Religious, not Spiritual

I remembered a factoid from one of my pastor’s homilies that the root of the word “religion” comes from the Latin “religio,” which means to be “bound again.”

To the uninitiated, this makes the idea of religion not sound very attractive. I can see why so many people like to say they are “spiritual but not religious.” But after praying about it I’ve decided I am more like “Religious, but not Spiritual.”

I checked on this etymological factoid later and found that, as with all historical tidbits streamlined for popular consumption, the roots of the word “religion” are not quite that simple.

Sure,  “religion” does come from the Latin root “religio,” but the origins of that root are disputed. Cicero asserted that “religio” comes from the verb “relegere,” meaning “to re-read or go over a text,” religion being a text-based tradition requiring study and transmission. The Christian writer Lactantius, among others, assert the most popular hypothesis that “religion” comes from “religare” which means to be “bound again.” Augustine preferred that version to Cicero’s, but offered that it also could come from “reeligare” meaning to “choose again.”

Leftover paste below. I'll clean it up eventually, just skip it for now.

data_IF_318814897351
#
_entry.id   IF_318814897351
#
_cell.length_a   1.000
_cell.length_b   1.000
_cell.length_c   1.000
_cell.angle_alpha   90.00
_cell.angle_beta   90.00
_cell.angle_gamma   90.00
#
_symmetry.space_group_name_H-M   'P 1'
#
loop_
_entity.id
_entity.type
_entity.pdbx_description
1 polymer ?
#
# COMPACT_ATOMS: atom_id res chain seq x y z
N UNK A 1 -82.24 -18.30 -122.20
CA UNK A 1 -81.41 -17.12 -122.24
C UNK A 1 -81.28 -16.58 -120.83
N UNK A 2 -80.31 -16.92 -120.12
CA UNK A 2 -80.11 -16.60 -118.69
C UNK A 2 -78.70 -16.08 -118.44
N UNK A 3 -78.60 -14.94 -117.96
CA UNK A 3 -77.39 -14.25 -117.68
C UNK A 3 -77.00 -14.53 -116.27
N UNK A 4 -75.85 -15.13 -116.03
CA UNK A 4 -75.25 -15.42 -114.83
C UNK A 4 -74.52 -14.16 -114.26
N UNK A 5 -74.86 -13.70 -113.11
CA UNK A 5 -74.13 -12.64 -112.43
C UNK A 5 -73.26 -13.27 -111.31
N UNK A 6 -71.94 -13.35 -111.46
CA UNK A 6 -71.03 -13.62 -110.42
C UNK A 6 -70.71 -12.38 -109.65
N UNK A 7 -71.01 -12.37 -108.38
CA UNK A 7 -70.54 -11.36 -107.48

From what I have read so far, I am not sure I have a preference. As a Catholic Christian, I bind myself to study the Gospel of Jesus Christ and transmit it with the way I live my life. I am bound by the obligation to serve others in Love — a bond made most immediate to me in my role as husband and father.

When I rise each morning, I put on my wedding band, pocket my wallet and keys, grab my “wireless leash,” aka my phone. All of these are symbols of my vocation and life’s mission. I take them on each morning as a prayerful practice, taking up the yoke Christ offers me before going out into the world where I am bound to serve in myriad ways.

As with distractions in prayer, I get distracted in life. I drift away on a regular basis (sin,  you can call it) and must “choose again” each day, each hour, each minute, to come back.